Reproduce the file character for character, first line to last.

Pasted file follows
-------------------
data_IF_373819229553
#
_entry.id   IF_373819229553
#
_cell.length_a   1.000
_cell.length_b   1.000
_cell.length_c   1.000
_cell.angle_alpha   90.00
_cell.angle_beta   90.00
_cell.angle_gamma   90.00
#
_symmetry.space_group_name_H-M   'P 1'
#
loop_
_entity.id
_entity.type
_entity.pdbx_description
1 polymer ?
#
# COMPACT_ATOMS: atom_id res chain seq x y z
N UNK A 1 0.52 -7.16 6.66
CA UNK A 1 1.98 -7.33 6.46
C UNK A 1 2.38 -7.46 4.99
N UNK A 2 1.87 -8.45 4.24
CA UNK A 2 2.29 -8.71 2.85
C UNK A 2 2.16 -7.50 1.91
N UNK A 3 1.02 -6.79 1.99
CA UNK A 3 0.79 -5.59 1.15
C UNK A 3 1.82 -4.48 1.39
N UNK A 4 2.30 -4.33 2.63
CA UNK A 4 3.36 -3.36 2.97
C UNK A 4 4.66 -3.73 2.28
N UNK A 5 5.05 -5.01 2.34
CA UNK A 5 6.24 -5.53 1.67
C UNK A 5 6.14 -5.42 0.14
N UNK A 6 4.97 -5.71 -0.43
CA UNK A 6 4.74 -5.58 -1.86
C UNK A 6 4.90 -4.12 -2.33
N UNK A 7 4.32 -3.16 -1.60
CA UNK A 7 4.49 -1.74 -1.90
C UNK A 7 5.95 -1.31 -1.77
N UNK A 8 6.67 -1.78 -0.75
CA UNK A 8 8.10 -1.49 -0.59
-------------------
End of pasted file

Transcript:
data_IF_373819229553
#
_entry.id   IF_373819229553
#
_cell.length_a   1.000
_cell.length_b   1.000
_cell.length_c   1.000
_cell.angle_alpha   90.00
_cell.angle_beta   90.00
_cell.angle_gamma   90.00
#
_symmetry.space_group_name_H-M   'P 1'
#
loop_
_entity.id
_entity.type
_entity.pdbx_description
1 polymer ?
#
# COMPACT_ATOMS: atom_id res chain seq x y z
N UNK A 1 0.52 -7.16 6.66
CA UNK A 1 1.98 -7.33 6.46
C UNK A 1 2.38 -7.46 4.99
N UNK A 2 1.87 -8.45 4.24
CA UNK A 2 2.29 -8.71 2.85
C UNK A 2 2.16 -7.50 1.91
N UNK A 3 1.02 -6.79 1.99
CA UNK A 3 0.79 -5.59 1.15
C UNK A 3 1.82 -4.48 1.39
N UNK A 4 2.30 -4.33 2.63
CA UNK A 4 3.36 -3.36 2.97
C UNK A 4 4.66 -3.73 2.28
N UNK A 5 5.05 -5.01 2.34
CA UNK A 5 6.24 -5.53 1.67
C UNK A 5 6.14 -5.42 0.14
N UNK A 6 4.97 -5.71 -0.43
CA UNK A 6 4.74 -5.58 -1.86
C UNK A 6 4.90 -4.12 -2.33
N UNK A 7 4.32 -3.16 -1.60
CA UNK A 7 4.49 -1.74 -1.90
C UNK A 7 5.95 -1.31 -1.77
N UNK A 8 6.67 -1.78 -0.75
CA UNK A 8 8.10 -1.49 -0.59